If all you do is plan for something nebulous in three months, its hard to get there without feeling like time is going really slow and then suddenly really fast. Work backward from a goal several months in advance and break it into week by week achievable feats.

Sometimes, I find it useful to do fitness goals for my horses like you would a rehab case: by the numbers. This week, I want to do two days of 10-minute trot sets followed by one 5-minute canter. Next week, I add two minutes to the trot, one to the canter. Bring a stopwatch on your rides; log your minutes on a calendar.

If you want to improve one thing in particular, don’t say, “I’m going to do this one thing until I either die or master it!” This will result in your insanity and probably make your horse hate you. Be reasonable! Allow for hack days and free choice days while incorporating your goals.

Invest In Lightweight Yet Effective Outdoor Outfits

Yes, only Lainey can pull off the face mask and still look good, but we can all aspire to be so fashionable! I have a very particular layering technique in the winter that allows me to go all day without experiencing discomfort or cold, no matter how the temps fluctuate. Chief among this technique is: Under Armour (AKA winter’s enemy). This stuff is my savior, and I would live in it year round because of the stretchy comfort factor. P.S. Lainey, where did you get that face mask? I want one so bad right now.

Work On Your Own Fitness

As much as we think about our horses’ strength, fitness, diet and daily regime, we probably neglect our own. Horse people are notorious for obsessing over the smallest cut on our equine partner’s leg, but walking around with an undiagnosed fractured ankle held together by vet wrap and popsicle sticks. This theme does not go astray when it comes to our fitness.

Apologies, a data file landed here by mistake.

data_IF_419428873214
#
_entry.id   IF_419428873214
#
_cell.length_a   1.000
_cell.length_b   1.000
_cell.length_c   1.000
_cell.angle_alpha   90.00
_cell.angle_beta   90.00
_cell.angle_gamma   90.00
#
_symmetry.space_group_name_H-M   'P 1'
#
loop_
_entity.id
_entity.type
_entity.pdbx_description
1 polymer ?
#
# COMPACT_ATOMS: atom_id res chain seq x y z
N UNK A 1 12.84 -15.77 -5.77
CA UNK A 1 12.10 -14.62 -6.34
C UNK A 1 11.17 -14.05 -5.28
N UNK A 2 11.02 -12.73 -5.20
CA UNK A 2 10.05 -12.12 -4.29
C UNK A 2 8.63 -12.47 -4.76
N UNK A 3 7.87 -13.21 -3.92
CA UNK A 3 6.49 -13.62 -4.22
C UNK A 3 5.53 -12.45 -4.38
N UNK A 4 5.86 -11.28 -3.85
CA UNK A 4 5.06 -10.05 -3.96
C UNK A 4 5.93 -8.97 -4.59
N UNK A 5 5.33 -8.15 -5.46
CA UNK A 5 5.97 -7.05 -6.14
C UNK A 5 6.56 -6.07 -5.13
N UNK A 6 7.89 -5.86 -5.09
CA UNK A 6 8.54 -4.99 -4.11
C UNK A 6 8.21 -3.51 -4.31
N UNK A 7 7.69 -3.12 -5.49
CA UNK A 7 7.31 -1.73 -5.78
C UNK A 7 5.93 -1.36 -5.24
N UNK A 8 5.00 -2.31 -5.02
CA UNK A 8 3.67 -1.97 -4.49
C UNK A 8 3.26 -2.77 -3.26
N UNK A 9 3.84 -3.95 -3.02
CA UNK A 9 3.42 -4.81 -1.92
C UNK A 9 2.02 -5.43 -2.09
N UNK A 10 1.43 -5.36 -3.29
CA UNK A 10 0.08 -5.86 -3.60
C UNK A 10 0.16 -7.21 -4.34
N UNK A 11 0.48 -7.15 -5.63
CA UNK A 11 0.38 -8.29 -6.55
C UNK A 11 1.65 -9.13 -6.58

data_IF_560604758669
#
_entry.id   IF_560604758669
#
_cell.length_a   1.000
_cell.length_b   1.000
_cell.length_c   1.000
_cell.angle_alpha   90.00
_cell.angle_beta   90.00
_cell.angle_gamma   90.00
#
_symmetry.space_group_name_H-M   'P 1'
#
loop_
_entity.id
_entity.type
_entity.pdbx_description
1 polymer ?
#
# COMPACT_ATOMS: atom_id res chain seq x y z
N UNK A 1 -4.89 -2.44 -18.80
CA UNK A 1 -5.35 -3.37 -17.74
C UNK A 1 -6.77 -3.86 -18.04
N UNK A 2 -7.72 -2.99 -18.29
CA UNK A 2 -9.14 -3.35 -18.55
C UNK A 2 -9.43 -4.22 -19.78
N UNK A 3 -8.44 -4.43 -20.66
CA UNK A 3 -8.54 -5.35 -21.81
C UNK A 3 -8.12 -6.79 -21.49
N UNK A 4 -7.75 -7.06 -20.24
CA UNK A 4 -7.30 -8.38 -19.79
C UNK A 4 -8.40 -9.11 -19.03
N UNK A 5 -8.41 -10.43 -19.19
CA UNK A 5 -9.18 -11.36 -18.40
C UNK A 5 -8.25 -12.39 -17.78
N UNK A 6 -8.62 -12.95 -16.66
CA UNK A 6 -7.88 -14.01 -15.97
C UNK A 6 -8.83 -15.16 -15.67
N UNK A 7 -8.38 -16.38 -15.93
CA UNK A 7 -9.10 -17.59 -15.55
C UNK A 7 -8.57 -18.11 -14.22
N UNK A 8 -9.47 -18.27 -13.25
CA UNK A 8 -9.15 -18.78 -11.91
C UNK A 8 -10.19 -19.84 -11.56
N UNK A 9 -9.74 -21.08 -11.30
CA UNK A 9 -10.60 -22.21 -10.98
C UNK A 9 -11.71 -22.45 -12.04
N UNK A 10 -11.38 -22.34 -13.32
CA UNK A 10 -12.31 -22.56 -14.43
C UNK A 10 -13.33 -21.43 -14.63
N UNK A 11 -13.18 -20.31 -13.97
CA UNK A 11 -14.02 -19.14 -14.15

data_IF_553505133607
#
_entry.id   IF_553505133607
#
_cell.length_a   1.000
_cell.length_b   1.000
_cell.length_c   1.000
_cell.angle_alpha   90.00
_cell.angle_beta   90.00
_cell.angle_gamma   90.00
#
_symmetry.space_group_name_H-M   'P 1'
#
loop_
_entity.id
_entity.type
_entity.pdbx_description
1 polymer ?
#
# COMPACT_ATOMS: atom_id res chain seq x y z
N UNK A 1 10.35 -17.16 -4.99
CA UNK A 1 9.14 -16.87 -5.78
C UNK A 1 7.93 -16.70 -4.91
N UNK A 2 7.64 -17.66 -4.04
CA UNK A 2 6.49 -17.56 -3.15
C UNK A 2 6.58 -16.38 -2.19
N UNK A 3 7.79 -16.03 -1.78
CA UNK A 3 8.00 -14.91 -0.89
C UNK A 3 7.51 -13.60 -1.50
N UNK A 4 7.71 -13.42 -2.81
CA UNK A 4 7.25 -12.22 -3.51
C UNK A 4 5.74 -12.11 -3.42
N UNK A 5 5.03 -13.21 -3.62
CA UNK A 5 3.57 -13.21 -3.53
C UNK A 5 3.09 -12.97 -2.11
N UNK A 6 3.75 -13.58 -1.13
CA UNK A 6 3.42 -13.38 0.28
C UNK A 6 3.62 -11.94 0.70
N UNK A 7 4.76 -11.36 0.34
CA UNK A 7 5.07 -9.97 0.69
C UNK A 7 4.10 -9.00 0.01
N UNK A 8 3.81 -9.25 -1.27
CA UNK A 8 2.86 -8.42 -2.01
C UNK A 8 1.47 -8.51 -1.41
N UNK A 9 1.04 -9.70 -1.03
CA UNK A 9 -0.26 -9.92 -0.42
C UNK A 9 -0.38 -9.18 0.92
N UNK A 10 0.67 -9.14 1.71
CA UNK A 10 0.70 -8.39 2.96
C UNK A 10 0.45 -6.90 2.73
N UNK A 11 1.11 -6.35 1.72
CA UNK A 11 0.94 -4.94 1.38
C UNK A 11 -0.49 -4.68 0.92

Riding a million horses doesn’t make you as fit or strong or healthy as you’d imagine. That’s why most upper-level riders combine their equine efforts with cross training of some sort. You don’t have to go all Michael Pollard with it (sorry, Team Pollard!) and do CrossFit four days a week and run monthly marathons, but you can add a little something in there. Use those extra dark hours of winter doldrums to hit the gym or do some yoga in your bedroom!

Bake A Cake

Don’t let Floridian jealousy get the better of you! Instead, think of your riding as baking a cake. You know what you want in the end, but the way to get there is to single-mindedly focus on the ingredients and the process. Find a recipe from a trusted friend. Combine the ingredients together in the correct order (aways cream the butter and sugar and add eggs one at a time). Bake at the right temperature for the right amount of time. At the end, even if isn’t perfect, it’s still cake!

OK, metaphor over. But seriously, appreciate the process and find ways to have little winning moments along the way. And if all else fails, bake an actual cake and invite your friends over to commiserate in front of the fire.

Thursday News & Notes from SmartPak

Team Boyd all settled in at Stable View Farm in Aiken, SC. Photo via Boyd himself.

Team Boyd all settled in at Stable View Farm in Aiken, SC. Photo via Boyd himself.

I cannot believe that eventing competition starts this weekend. First week in January? I feel like it gets earlier and earlier every year! I prefer to have a longer winter break, for both myself and my horses. Mine are just starting their jump schools, and getting into the swing of things. This year, I think I’m waiting until March to compete them, as I’m not going to Aiken this spring. Last year, Aiken, you broke my soul with the ice storm and the snow (twice!) and the no power for a week thing, so I just can’t deal with you again this year. Sorry, but I’m going to save money and freeze my butt off in VA.